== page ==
10.22.2012 08:20 AM

Gerry Nicholls opens a door he shouldn’t have

Gerry Nicholls is formerly a “senior officer” with the far-right lobby group, the National Citizens Coalition.  Last week, I wrote a column that mentioned in passing Stephen Harper’s time heading the NCC.  Nicholls objected to what I wrote, and apparently sent a letter to the Sun.  Here is what he wrote, in part:

When I saw Nicholls’ letter on his web site, I commneted, and asked him a question he has yet to answer.  I asked him if Harper had done anything, during his time at the NCC, that falls within the definition of lobbying under the relevant legislation:

“(a) communicate with a public office holder in respect of
(i) the development of any legislative proposal by the Government of Canada or by a member of the Senate or the House of Commons,
(ii) the introduction of any Bill or resolution in either House of Parliament or the passage, defeat or amendment of any Bill or resolution that is before either House of Parliament,
(iii) the making or amendment of any regulation as defined in subsection 2(1) of the Statutory Instruments Act
(iv) the development or amendment of any policy or program of the Government of Canada,
(v) the awarding of any grant, contribution or other financial benefit by or on behalf of Her Majesty in right of Canada, or
(vi) the awarding of any contract by or on behalf of Her Majesty in right of Canada; or
(b) arrange a meeting between a public office holder and any other person.”

As you can see, the definition of lobbying under the Act is quite broad. Grassroots lobbying – which is what Nicholls has now admitted Harper did – is a communication technique that encourages individual members of the public (or organizations) to communicate directly with public office holders, in an attempt to influence government decisions. This type of lobbying usually relies on media or advertising and results in mass letter writing and fax campaigns, telephone calls to public office holders, and public demonstrations, and so on.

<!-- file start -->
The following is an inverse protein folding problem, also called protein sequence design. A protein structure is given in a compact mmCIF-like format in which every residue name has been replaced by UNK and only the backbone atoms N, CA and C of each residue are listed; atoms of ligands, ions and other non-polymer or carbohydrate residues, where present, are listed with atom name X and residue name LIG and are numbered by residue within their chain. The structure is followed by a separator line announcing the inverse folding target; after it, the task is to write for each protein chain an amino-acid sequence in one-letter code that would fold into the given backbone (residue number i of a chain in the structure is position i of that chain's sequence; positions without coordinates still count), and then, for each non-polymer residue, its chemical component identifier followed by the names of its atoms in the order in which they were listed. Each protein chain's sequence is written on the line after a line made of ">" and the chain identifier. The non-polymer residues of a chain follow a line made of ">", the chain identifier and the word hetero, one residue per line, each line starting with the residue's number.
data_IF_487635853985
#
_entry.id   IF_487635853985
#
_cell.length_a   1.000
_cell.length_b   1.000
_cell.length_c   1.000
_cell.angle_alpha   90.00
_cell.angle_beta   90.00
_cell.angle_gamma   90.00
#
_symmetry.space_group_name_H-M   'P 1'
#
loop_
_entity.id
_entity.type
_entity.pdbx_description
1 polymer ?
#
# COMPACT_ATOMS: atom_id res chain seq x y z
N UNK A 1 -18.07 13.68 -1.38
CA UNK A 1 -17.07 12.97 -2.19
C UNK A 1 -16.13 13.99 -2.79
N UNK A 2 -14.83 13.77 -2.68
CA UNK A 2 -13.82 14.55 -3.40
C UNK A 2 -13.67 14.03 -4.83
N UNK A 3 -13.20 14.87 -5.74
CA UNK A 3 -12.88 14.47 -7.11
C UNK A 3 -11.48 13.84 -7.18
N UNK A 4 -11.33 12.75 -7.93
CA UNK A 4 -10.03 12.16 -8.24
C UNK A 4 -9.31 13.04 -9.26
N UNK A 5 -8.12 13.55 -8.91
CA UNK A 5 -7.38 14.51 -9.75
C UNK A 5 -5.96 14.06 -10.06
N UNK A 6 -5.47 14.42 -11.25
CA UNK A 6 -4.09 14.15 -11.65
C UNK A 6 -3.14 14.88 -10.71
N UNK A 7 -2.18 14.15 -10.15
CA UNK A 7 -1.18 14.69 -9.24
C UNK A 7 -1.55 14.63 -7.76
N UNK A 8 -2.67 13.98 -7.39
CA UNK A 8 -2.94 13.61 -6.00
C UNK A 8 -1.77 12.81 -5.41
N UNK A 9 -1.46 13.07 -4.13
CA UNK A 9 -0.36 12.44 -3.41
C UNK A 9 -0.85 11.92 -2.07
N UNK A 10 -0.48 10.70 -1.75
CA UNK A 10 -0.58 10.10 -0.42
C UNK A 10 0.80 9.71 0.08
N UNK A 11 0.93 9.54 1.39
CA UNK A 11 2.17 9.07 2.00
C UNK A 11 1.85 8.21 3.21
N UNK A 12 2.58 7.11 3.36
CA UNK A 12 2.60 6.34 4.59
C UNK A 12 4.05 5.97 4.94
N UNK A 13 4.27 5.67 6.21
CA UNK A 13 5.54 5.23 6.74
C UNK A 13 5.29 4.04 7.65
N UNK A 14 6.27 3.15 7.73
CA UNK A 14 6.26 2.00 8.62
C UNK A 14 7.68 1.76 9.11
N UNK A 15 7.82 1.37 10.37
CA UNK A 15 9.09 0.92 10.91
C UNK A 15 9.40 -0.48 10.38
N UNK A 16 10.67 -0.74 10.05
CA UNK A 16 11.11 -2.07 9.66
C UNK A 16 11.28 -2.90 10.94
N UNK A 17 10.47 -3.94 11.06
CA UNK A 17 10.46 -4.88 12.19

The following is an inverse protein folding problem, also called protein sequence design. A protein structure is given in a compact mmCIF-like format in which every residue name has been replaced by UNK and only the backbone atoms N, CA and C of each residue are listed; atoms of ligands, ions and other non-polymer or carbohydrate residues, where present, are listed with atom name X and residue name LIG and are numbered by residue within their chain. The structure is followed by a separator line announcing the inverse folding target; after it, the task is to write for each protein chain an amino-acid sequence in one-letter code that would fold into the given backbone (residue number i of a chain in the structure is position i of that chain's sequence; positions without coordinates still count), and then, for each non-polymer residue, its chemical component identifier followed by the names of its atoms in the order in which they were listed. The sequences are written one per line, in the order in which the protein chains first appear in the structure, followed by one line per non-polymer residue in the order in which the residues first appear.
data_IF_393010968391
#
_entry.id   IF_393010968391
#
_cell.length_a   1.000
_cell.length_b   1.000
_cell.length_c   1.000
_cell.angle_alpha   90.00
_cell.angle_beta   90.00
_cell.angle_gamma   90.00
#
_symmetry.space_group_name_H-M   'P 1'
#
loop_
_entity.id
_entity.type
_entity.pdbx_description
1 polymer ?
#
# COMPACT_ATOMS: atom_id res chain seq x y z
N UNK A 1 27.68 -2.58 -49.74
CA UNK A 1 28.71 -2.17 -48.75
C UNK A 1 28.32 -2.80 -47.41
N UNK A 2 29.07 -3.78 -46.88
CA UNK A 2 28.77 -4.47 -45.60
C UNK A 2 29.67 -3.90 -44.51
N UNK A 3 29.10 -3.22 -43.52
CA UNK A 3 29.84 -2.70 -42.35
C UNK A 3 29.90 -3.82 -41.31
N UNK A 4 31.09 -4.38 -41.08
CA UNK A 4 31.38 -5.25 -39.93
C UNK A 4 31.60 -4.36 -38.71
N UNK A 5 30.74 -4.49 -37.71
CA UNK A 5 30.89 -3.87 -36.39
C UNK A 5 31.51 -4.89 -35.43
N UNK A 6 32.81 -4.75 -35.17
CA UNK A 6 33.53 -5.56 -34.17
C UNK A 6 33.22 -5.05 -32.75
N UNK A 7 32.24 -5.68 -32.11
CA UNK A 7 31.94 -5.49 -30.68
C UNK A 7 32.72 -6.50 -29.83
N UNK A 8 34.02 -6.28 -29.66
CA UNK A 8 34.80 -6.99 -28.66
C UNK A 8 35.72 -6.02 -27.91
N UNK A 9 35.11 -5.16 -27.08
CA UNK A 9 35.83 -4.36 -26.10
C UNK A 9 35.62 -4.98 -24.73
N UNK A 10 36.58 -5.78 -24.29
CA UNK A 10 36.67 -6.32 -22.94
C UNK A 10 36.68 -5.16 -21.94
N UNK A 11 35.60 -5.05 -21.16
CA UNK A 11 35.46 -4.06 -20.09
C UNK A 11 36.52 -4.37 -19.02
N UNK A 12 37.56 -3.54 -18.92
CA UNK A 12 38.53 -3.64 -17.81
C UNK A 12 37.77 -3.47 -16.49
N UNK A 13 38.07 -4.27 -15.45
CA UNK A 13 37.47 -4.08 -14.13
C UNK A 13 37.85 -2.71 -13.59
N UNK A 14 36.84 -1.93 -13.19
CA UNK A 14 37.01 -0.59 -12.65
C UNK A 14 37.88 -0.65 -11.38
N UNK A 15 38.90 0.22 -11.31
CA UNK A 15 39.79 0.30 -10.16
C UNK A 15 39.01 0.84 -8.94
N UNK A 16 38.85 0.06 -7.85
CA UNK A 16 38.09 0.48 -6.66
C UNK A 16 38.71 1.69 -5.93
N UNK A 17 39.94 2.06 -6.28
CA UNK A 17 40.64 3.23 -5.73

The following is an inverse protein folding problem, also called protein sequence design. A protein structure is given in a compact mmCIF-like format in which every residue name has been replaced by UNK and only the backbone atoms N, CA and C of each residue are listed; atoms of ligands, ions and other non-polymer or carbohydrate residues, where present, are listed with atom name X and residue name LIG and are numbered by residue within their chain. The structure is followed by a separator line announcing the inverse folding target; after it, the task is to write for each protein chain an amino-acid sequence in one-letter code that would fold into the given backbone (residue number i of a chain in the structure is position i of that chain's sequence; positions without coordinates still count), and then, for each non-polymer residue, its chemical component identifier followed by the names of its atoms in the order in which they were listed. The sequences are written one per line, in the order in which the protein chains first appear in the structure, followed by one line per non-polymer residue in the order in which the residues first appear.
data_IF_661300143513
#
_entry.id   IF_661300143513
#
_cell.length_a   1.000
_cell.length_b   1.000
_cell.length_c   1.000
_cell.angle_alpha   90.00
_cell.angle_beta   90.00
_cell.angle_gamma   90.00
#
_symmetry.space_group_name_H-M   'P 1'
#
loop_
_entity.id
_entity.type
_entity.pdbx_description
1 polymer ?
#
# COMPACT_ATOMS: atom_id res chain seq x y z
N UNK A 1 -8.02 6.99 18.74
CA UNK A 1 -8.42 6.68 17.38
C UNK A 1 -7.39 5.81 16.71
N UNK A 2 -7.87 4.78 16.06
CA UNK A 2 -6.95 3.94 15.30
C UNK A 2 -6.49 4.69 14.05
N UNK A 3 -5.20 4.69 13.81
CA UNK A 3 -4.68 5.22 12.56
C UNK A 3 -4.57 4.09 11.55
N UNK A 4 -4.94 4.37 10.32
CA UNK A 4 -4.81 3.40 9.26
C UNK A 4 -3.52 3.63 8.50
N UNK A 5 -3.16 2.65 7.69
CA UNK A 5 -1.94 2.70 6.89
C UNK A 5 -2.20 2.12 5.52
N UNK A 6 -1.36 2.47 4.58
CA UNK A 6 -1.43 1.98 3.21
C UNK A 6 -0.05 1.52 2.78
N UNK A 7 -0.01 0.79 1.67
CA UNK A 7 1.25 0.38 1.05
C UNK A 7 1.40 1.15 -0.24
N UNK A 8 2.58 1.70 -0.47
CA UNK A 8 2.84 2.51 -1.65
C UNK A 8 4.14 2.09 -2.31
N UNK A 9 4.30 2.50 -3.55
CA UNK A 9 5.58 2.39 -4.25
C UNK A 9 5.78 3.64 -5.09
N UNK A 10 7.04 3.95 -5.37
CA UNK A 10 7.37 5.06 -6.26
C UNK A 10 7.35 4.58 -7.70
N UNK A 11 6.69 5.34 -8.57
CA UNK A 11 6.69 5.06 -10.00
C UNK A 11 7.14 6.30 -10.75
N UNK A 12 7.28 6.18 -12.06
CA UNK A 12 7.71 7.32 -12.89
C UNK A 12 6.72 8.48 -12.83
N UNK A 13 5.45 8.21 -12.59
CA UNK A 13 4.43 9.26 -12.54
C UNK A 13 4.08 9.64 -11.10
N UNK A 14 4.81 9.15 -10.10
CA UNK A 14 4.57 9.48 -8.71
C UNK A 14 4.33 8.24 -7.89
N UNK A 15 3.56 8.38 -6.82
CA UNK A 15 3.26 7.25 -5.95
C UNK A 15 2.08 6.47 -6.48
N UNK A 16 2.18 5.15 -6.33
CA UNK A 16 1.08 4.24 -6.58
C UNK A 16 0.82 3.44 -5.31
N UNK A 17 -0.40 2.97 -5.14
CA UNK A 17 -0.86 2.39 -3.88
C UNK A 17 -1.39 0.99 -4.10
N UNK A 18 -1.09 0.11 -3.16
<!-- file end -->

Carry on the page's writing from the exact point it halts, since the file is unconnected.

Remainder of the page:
That’s precisely what Harper’s NCC did, according to one of Harper’s own senior officers: grassroots lobbying.

So, again, the question: did Harper do any unregistered lobbying for the NCC?  Because unregistered lobbying is contrary to the law.

The answer, if Nicholls is to be believed, is yes. That’s news, perhaps, so I plan to write about this in a future Sun column. In the meantime, however, Gerry Nicholls might want to think before he rushes to his typewriter.


  1. Michael Bussiere says:

    This may be an interesting sidebar for your article. The NCC was Harper’s only job outside of Ottawa, and I believe it amounts to a 3-person office. He fetched Deb Grey’s coffee when he was 28, ran as an MP, left for the heavy administrative duties of the NCC, and returned to politics in time to claim responsibility for uniting the right which he divided in the first place. Furthermore, it could be argued the man is not academically or professionally qualified to be referred to as a economist.

    • Gary says:

      Well done. That’s Harper in a nutshell.

    • billg says:

      So the BA and MDegree in Economics dont count?
      And who exactly is qualified to called an Economist? I’d say the last few years is proof there’s no such thing.

      • Michael says:

        A Ph.D actually.